People go to New York for a lot of reasons – the main ones being love and success. There are countless stories about the young and the old moving to the city to make it big – as writers, actresses, artists, lawyers, doctors, you name it. People go to New York in hopes that they’ll become bigger than whatever, wherever, or whomever they left behind. I sat on the plane with a heavy heart, feeling a little lonely, because this trip was originally supposed to be for me and someone else, but that obviously fell through. But I realized, like so many other things that have occurred in the past few months, that I was supposed to do this on my own. No, I wasn’t going to New York in hopes that it would relieve me of all remaining heartbreak – I was going to reclaim myself. When the Manhattan skyline appeared in sight as my plane made its descent towards the Newark airport, the ever-so familiar rush of giddiness and enchantment filled me from head to toe.
“Holy shit! I can’t believe I’m really here!” I found myself saying over and over again, to which Sophie would reply “I know dude!” The last time I saw Sophie was June 2014, so reuniting was long overdue. We had one goal and one goal only this past week: take the city by storm. And we did. We turned our eight-year friendship into eighty thousand steps – across the Brookyln Bridge, through Midtown and Williamsburg, the Village, Union Square, the Upper East Side, Fifth Avenue, the galleries of the Met and MoMA, the aisles of the Strand. I couldn’t help but feel like a young Carrie Bradshaw (you know, minus the puns and promiscuity) crossing the street in my t-shirt dress and 3-inch heeled suede boots the day we went to Brooklyn. As my heels made the sharp clicking sound against the pavement, I felt like I could do and be anything I wanted.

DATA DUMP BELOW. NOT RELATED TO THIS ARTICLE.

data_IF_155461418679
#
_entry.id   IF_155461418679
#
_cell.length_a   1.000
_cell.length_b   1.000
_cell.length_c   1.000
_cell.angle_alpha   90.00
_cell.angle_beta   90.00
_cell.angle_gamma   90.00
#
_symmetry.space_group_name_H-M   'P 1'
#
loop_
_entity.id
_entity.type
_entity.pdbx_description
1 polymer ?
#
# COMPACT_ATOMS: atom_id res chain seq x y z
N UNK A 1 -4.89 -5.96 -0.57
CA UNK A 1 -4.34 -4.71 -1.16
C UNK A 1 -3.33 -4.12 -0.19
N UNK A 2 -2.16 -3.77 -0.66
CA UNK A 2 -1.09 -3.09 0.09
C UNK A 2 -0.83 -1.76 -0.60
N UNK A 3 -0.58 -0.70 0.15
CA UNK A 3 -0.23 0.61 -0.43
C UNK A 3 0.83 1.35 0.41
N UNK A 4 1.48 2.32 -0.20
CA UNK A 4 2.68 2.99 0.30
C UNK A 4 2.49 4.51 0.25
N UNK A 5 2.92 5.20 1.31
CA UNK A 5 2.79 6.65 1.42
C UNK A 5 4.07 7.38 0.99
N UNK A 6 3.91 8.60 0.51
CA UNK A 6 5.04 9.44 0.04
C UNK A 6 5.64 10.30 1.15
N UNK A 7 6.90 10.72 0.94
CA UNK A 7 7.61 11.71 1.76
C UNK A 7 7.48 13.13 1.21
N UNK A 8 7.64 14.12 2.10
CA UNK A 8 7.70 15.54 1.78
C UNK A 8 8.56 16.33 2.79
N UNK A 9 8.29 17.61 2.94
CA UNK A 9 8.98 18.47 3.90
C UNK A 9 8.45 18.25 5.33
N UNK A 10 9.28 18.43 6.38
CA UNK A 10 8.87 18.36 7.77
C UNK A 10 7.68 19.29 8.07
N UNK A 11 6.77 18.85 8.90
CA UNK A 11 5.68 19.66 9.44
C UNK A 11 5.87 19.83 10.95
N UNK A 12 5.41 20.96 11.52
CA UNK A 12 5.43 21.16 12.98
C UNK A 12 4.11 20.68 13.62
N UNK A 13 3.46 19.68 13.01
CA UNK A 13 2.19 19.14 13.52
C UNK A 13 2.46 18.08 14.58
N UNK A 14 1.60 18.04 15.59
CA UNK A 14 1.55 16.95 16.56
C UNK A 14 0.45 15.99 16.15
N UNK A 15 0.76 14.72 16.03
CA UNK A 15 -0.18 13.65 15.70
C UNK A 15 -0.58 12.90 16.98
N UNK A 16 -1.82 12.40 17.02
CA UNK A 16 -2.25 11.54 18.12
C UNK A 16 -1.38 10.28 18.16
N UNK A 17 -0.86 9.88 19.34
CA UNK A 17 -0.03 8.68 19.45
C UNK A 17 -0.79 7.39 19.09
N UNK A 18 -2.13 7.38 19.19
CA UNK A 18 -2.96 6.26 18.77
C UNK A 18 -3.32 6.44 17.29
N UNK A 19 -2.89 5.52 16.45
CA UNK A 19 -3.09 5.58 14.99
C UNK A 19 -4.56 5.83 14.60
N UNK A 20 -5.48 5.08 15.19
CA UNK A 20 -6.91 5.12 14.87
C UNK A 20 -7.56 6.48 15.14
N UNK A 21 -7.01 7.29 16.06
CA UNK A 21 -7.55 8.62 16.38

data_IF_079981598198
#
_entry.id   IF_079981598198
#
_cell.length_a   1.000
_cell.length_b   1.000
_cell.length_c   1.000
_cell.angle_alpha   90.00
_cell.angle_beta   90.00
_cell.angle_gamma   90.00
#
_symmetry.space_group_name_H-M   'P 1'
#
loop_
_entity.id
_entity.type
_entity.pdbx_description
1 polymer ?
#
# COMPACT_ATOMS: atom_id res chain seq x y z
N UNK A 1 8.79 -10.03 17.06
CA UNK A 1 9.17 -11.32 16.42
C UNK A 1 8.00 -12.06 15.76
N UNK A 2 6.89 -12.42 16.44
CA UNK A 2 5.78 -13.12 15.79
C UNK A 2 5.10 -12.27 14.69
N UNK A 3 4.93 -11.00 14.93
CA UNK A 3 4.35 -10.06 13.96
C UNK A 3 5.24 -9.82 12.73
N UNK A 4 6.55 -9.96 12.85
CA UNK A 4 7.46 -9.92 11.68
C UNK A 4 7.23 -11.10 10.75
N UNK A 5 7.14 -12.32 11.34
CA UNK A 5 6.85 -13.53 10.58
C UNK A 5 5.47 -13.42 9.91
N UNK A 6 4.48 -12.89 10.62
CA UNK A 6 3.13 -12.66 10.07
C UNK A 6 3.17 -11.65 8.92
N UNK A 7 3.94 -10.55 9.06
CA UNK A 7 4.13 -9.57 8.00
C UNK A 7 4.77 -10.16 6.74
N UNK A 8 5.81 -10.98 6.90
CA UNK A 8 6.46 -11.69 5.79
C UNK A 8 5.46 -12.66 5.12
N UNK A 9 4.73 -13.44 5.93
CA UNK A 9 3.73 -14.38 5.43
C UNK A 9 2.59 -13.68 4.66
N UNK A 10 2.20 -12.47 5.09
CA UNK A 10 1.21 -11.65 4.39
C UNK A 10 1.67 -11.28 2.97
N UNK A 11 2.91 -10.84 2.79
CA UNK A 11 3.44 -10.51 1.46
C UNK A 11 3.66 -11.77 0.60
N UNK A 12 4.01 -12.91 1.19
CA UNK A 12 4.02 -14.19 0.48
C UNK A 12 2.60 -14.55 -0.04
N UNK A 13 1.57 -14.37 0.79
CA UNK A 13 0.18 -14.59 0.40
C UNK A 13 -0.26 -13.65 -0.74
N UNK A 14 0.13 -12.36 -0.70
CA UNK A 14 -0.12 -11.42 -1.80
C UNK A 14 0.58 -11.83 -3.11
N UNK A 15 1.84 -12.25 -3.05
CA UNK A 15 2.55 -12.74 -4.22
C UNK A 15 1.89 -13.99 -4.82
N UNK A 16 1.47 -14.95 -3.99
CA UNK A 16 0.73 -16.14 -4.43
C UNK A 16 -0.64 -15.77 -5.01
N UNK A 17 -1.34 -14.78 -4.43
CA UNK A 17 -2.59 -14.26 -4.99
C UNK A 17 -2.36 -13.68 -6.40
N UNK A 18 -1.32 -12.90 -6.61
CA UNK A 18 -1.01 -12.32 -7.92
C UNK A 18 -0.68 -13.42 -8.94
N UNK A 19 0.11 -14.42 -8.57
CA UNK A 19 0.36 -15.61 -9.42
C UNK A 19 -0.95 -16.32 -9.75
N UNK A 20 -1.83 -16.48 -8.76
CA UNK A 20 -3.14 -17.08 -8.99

“It’s so cute seeing you so happy!” Sophie said while we were hoofin’ it across the Brooklyn Bridge. And I was happy. I had my best friend beside me, who has known me since we would watch season 1 of Degrassi in a crowded classroom in seventh grade, who has seen me disastrously attempt to cut my own bangs at ages 12 and 18, and watched Cabernet come out of my nose a few days ago. Even hundreds of miles apart we have still managed to keep in touch, through the best and worst of times. The world has a way of keeping the right people in your life. I think all we really want in life is to be understood – our hearts, our minds, our thoughts, our dreams. And I’m lucky enough to have wonderful, amazing women in my life who understand me.
Letting go is not an art. It can’t be romanticized and never should be. It’s rough. The only beautiful thing about it is feeling ready. When you’re no longer hanging on by a thread.
Taking on the city block by block, borough by borough, neighborhood by neighborhood made me feel like I was rebuilding myself.
My heart doesn’t belong to him, or to New York, or Cleveland – it belongs to me. I belong to myself before anyone or anywhere else – a concept much bigger than any skyscraper.
Thank you New York for treating me so well. I know I’ll see you again soon.